Over the years I’ve organised several science events — sometimes unpaid, to learn how to do it, and later as part of full-time jobs. On more than one occasion people have asked “Why didn’t you get this or that Famous Science Person to come speak on this topic?” And I’ve had to explain that Famous Science Person’s speaking fee was out of our budget. Speaking fee? Why would someone charge a fee to talk about science?
Because speaking at that event is not beneficial to them or their work. Because perhaps they’re a freelance science communicator, author or speaker. Because the fact that you are asking about this person in particular means that they can afford to make “speaking about science” their job, just like a professional musician is able to earn money by playing music. Because they get asked to give a talk so often that it’s no longer in support of their research work, but in competition with it.
There’s a difference between “I want a scientist to come give a talk” and “I want Neil DeGrasse Tyson or Jane Goodall or Daniel Levitin to give a talk”. In the first scenario, you can find someone for whom being a speaker at that event benefits them personally or raises the profile of their work. For these famous scientists and science writers, being a speaker at an event raises the profile of the event itself, not of them. They can charge up to five or six figures because that’s what some of these events will pay them just for their presence.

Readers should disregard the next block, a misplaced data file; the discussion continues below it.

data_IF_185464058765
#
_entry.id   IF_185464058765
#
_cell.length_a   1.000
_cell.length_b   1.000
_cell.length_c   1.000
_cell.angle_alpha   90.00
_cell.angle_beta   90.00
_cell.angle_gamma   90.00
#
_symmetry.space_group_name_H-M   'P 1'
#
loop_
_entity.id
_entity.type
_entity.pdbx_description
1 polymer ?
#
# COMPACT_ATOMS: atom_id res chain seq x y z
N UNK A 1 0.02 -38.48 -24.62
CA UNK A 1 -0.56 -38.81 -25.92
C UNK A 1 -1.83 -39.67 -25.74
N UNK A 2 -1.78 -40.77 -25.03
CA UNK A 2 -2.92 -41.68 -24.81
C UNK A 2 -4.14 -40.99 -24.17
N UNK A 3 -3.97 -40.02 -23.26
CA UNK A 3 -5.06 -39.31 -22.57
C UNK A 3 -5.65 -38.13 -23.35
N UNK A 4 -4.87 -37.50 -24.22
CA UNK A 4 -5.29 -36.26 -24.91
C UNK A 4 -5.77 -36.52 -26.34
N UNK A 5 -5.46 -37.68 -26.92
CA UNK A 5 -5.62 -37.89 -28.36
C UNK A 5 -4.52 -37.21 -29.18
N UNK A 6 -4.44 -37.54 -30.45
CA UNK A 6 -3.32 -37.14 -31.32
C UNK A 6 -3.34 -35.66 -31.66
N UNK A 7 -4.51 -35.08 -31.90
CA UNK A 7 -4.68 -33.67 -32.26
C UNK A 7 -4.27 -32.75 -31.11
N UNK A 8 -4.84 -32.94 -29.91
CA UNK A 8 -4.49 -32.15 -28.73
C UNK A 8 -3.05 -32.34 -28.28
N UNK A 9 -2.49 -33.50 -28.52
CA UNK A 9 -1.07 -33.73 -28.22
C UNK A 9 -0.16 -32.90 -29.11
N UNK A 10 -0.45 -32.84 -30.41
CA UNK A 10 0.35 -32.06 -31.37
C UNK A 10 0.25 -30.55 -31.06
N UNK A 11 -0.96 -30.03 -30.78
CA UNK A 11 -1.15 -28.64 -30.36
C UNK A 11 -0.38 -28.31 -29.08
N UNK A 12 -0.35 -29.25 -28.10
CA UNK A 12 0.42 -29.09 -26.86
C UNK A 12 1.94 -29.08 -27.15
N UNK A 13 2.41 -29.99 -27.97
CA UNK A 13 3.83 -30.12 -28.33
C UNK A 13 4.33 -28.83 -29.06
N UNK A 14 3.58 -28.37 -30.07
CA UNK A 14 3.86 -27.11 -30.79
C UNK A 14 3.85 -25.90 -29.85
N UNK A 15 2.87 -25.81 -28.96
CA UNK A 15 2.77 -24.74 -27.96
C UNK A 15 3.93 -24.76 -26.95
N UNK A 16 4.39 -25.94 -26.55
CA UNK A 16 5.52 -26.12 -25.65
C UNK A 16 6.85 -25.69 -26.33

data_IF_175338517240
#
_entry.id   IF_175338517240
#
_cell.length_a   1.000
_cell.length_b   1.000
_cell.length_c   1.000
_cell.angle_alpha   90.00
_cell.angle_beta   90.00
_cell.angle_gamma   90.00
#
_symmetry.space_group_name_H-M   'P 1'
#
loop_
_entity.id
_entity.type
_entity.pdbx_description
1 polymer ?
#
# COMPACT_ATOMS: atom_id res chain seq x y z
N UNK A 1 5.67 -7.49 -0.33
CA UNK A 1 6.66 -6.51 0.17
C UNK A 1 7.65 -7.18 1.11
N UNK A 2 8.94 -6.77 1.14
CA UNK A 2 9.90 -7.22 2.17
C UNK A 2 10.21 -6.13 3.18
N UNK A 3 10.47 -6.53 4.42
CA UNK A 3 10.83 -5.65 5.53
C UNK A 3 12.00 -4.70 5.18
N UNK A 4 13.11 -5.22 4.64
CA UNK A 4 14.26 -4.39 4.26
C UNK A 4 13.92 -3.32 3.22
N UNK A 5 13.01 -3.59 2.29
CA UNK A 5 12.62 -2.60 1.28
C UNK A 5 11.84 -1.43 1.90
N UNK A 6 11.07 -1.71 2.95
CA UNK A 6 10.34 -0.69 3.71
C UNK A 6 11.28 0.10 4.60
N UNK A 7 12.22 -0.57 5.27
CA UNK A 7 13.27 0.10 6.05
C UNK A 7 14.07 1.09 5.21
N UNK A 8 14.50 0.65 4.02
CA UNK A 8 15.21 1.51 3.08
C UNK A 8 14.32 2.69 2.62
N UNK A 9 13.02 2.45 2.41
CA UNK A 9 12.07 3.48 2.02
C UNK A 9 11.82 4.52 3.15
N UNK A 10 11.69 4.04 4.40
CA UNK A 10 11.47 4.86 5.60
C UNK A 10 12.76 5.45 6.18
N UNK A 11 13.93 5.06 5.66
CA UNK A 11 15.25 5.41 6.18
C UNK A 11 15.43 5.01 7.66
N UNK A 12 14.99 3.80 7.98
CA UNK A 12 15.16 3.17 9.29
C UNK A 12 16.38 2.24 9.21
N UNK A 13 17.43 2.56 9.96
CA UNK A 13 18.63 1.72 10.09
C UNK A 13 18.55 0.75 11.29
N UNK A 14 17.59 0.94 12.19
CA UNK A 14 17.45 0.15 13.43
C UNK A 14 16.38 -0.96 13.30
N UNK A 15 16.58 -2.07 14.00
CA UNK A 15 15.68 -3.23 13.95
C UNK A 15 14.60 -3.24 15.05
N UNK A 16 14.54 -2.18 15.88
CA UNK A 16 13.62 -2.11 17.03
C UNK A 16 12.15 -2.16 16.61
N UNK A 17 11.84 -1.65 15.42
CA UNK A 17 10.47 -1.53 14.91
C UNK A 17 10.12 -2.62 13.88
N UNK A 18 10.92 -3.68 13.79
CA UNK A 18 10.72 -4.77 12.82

Of course those are just the extremes. There’s a whole grey area in between, where people charge far less, or sometimes charge money and sometimes speak for free, depending on the type or location of the event, the audience, the funding source of the event, and how speaking there fits into their own career path.
Musicians exist in a similarly grey area. Even though I do most of my violin playing for free, I have sometimes been paid to play a wedding with a small ensemble. Weddings need their booked string quartet to be there for the event to go as planned, so they pay to ensure musicians show up and do a good job. The string quartet gets no personal or professional benefit from attending a stranger’s wedding, so the only remaining motivator is money.
Motivators for participation
A 1996 paper by researchers at the Department of Sport Management and Leisure Studies at Temple University studied the different factors that motivate musicians. They found that amateur musicians consider rehearsals and performance as leisure, while professional musicians see the same events (particularly rehearsals) as work. This meant they had different motivators: the professionals were more driven by external factors (money), and the amateurs by internal motivators (pleasure).
Is this the same for scientists? When a scientist gives an unpaid talk, they are not necessarily driven by internal motivators like the amateur musicians are. Their external motivators might be related to a professional goal to share their work, for example. But when science communication researchers Ellen Poliakoff and Thomas Webb studied the motivating factors for scientists to take part in public engagement activities, the biggest factor that determined scientist participation was whether they had previously done public engagement activities! That sounds like an internal motivator: they do it because they’re used to it.